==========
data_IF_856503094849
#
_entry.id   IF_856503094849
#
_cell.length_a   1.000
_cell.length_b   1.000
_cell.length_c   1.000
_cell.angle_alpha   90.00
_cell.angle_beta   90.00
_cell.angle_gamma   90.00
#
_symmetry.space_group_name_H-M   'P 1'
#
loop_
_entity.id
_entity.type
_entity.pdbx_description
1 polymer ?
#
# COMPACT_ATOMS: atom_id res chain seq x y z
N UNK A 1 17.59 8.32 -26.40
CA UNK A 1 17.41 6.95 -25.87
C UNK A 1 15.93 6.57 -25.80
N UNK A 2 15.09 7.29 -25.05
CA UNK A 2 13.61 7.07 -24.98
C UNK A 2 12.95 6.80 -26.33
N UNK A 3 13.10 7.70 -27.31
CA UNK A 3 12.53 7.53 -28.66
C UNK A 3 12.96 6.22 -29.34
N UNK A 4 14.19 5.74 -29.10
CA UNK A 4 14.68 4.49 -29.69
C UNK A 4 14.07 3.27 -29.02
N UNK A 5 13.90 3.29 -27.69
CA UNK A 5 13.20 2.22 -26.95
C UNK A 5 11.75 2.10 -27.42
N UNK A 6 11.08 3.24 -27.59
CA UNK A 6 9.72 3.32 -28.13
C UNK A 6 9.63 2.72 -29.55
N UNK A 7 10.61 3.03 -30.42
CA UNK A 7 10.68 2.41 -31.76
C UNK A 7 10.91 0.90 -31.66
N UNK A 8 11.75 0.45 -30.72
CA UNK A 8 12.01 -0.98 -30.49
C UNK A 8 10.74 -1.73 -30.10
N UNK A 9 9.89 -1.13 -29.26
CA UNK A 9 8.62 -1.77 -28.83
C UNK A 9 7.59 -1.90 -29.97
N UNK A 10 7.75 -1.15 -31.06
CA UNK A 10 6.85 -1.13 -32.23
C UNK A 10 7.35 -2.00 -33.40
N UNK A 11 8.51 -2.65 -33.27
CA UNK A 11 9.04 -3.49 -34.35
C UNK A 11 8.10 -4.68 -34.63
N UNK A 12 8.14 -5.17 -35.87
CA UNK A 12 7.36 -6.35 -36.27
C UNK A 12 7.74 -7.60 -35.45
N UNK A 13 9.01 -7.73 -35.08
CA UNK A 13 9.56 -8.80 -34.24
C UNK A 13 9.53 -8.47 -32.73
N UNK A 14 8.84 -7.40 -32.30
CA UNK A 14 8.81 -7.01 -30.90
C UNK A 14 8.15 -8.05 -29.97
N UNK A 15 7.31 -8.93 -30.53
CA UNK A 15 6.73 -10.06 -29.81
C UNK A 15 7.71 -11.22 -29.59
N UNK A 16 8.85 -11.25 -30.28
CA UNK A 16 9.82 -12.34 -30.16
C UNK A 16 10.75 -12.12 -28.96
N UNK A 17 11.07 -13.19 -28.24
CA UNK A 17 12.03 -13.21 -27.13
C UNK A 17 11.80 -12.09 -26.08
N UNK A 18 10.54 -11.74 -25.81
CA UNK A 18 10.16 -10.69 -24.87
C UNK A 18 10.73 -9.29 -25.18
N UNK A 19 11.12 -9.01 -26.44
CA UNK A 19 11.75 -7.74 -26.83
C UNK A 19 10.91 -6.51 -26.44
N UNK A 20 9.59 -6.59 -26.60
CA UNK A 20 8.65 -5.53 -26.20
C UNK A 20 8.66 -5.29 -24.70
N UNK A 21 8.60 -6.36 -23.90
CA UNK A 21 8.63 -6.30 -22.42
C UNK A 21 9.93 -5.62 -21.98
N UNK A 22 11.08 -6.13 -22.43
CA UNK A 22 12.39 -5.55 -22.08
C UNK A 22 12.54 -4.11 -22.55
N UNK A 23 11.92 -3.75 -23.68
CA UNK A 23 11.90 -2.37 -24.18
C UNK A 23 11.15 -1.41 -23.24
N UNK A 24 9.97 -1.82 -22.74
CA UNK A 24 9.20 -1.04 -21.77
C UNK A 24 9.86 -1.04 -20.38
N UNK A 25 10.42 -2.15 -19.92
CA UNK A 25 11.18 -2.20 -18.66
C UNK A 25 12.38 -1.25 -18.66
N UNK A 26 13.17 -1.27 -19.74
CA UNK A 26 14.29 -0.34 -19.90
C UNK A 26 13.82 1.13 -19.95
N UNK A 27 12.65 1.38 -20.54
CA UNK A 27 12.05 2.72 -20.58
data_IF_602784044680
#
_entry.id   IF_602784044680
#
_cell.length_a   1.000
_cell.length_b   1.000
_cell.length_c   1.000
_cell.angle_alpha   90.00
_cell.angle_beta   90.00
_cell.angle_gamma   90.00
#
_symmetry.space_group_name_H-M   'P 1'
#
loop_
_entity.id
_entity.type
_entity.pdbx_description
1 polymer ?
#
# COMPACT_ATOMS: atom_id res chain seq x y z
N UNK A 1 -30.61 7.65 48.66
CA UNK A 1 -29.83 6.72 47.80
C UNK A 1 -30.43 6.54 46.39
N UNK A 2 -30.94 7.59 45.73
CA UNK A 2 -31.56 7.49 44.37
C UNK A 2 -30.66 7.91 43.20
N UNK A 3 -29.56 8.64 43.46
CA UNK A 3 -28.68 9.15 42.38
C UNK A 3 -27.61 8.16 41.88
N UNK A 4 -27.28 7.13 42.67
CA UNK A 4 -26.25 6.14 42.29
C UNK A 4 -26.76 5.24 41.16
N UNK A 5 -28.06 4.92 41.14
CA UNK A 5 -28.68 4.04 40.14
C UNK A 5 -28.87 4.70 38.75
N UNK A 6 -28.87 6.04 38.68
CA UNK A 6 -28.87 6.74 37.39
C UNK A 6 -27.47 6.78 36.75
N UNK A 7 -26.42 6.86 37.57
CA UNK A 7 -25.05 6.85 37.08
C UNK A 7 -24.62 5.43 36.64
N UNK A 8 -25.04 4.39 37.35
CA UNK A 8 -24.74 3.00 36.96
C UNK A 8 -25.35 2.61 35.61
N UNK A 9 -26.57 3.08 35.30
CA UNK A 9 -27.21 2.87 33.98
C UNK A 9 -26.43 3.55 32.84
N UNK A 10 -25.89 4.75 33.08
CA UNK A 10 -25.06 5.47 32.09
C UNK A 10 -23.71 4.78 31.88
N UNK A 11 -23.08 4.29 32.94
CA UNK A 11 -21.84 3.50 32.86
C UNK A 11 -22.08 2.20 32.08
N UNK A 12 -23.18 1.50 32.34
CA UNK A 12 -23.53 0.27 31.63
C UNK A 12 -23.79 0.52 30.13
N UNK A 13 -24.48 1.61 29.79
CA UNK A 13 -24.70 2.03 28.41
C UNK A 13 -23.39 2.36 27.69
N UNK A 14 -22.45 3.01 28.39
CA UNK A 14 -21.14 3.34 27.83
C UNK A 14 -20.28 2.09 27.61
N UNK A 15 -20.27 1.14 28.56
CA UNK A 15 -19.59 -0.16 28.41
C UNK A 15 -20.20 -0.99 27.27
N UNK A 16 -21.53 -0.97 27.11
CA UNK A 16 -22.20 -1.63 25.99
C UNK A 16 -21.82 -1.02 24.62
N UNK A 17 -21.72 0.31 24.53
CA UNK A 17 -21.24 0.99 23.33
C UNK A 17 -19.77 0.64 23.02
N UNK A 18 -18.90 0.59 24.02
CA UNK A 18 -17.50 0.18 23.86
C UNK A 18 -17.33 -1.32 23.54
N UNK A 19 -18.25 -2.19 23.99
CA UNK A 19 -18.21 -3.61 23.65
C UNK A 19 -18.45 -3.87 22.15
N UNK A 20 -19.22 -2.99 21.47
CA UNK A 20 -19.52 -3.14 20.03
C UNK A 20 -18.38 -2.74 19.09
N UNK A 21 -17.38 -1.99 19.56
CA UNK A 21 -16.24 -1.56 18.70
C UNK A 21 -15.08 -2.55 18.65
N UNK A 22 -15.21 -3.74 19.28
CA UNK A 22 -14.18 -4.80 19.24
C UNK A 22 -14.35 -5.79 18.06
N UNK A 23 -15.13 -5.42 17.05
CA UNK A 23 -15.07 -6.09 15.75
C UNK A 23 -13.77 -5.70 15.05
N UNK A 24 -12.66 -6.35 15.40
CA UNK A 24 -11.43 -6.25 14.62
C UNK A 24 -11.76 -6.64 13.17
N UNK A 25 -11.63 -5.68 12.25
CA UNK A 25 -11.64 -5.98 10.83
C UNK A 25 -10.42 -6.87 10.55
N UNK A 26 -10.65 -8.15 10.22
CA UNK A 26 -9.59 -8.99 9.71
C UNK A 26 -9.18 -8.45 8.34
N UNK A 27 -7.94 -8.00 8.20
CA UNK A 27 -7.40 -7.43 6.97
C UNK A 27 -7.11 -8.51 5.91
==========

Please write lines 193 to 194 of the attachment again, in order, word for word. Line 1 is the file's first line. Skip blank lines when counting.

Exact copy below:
N UNK A 25 -11.63 -5.68 12.25
CA UNK A 25 -11.64 -5.98 10.83